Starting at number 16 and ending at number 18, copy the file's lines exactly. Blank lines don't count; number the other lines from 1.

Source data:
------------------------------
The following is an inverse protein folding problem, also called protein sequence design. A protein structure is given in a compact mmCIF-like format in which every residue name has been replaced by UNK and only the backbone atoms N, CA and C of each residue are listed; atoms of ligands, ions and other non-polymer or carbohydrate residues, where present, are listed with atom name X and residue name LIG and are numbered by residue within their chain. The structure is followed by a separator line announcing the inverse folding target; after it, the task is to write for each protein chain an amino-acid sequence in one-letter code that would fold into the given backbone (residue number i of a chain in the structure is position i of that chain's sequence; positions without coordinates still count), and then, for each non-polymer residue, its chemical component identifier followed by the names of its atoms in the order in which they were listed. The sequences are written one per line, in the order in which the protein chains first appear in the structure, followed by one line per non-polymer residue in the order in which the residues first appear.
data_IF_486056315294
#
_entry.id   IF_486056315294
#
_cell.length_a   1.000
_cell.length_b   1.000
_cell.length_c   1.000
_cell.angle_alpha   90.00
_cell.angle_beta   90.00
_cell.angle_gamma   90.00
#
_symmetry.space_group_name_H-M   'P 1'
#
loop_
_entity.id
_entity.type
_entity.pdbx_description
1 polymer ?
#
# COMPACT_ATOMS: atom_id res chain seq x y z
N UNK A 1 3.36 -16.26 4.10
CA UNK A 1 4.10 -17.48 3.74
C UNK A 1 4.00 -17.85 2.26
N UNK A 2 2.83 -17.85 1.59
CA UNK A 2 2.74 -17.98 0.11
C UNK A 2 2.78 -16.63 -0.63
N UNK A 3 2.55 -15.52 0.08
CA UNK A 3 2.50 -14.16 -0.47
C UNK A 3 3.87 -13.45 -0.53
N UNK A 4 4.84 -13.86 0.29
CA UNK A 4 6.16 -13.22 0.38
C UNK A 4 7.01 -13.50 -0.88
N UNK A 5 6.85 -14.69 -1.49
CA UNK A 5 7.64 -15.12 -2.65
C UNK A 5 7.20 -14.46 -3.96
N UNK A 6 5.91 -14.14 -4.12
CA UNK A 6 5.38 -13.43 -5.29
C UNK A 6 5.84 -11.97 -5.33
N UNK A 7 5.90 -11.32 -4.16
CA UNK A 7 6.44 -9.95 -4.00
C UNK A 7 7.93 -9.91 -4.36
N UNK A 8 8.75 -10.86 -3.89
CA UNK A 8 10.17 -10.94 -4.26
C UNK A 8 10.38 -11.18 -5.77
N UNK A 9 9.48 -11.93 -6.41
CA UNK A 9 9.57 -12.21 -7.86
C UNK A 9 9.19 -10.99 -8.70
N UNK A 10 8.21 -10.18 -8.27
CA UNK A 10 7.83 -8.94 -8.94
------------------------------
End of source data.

_entity.id
_entity.type
_entity.pdbx_description